Such solutions require coordination with local governments, which are driven by growth and profit. When bureaucrats behave like businessmen and state-owned enterprises operate like private corporations, even strong environmental laws have little effect6. By contrast, the SNWD project is easy to administrate, politically feasible and drives growth.
There are signs of change. Since 2006, environmental targets have been included in performance criteria for local leaders6. And there have been experiments in increasing disclosure to the public of data on the environmental performance of firms7. Both measures have made local governments and businesses more accountable for environmental standards. They have led to lower levels of pollution and encouraged investment in cleaner technologies and the closure of inefficient plants. But the enforcement of standards and laws varies from region to region — the economic imperative still dominates in less-developed regions — and data can be falsified6.
The Chinese government's authority rests on maintaining social stability and economic growth. The government must therefore respond to challenges such as corruption, public-health issues and inequality8. Given improved living standards, greater levels of education and the proliferation of social media, high levels of pollution can no longer be ignored. Both the central and local governments in China must be seen to be controlling pollution, which can lead to secrecy and misinformation. In our experience, detailed data on the flow of water and pollution levels in major rivers can be difficult to obtain and must often be paid for.
As is already done for air pollution, the central and local Chinese governments should disclose information on water to demonstrate the responsible management of resources to the public. Providing accessible information about the allocation of water rights — as well as the allocation of water itself to provinces, irrigation districts and farmers — would increase public trust in the system and improve the accountability of water managers, local government and firms6.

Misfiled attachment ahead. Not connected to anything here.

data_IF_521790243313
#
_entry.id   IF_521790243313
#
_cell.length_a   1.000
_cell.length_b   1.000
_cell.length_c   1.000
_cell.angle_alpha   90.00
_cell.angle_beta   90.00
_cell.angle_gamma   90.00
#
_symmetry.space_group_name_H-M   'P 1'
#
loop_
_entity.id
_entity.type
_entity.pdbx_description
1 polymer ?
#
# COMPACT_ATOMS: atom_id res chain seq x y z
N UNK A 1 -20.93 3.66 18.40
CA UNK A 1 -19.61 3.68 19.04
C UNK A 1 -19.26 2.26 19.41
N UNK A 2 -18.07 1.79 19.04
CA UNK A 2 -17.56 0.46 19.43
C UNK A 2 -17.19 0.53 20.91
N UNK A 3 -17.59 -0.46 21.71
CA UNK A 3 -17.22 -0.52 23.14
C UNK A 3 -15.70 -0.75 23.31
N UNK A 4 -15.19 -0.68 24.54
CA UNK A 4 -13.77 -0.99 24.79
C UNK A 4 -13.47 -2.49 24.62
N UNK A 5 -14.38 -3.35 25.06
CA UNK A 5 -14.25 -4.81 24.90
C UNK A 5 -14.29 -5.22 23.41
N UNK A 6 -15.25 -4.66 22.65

Local environmental-protection bureaus should be given the autonomy and resources to collect and analyse monitoring data independently and to enforce pollution standards. Exporters that rely on foreign investment must increasingly comply with standards and regulations as their parent companies and consumers demand proof of environmental responsibility. Industrial water users should consider cleaner production as a path to savings, new markets and improved competitiveness9.
In agriculture, losses can be reduced by lining irrigation canals with concrete. Water should be supplied only at times when irrigation is necessary3. The rotation of wheat with higher-value crops that take less water to grow, such as peanuts, will also improve the efficiency of water use10.
Investment in new technologies is needed, including systems to separate urban water according to quality, recycle waste water, encourage water conservation and improve the harvesting of rainwater. This would require performance targets to be set for local managers, as well as investment in and incentives for building smaller-scale water infrastructure. Campaigns to increase public awareness of water issues should also be implemented.
Constraining the influence of the hydropower sector on water-resource management will help to shift public investment towards these smaller-scale technologies. The sector is already expanding into overseas markets to compensate for reduced domestic demand in the wake of disquiet about water pollution.
As its limitations become clear, the SNWD project might well mark the nadir of big-engineering solutions to China's water problems.